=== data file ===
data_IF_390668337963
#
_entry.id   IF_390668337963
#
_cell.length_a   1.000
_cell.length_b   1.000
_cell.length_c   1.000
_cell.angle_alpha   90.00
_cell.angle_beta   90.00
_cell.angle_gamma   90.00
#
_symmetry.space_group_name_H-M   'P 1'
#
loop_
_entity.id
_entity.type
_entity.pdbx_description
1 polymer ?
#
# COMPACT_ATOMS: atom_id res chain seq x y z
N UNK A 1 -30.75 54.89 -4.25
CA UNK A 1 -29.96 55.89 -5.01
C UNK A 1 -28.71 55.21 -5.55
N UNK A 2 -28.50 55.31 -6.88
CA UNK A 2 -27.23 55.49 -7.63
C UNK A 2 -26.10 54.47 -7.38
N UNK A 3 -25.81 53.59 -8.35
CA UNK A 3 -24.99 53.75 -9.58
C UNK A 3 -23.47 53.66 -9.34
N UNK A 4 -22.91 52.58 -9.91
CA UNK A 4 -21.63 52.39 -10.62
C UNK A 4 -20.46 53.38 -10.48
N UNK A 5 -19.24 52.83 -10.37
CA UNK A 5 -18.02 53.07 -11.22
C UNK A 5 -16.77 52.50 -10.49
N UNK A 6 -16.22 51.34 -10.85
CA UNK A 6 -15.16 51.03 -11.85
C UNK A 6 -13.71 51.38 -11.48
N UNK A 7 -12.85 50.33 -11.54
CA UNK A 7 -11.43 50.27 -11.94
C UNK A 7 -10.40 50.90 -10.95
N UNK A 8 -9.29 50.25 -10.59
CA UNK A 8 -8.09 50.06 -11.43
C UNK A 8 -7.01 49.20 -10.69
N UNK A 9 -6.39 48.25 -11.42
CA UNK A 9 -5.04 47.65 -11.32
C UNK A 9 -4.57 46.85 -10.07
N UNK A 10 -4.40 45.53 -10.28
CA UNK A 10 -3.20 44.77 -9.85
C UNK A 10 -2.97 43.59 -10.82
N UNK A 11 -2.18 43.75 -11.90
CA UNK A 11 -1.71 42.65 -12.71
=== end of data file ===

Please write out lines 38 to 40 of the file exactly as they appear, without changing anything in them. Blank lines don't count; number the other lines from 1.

C UNK A 6 -13.71 51.38 -11.48
N UNK A 7 -12.85 50.33 -11.54
CA UNK A 7 -11.43 50.27 -11.94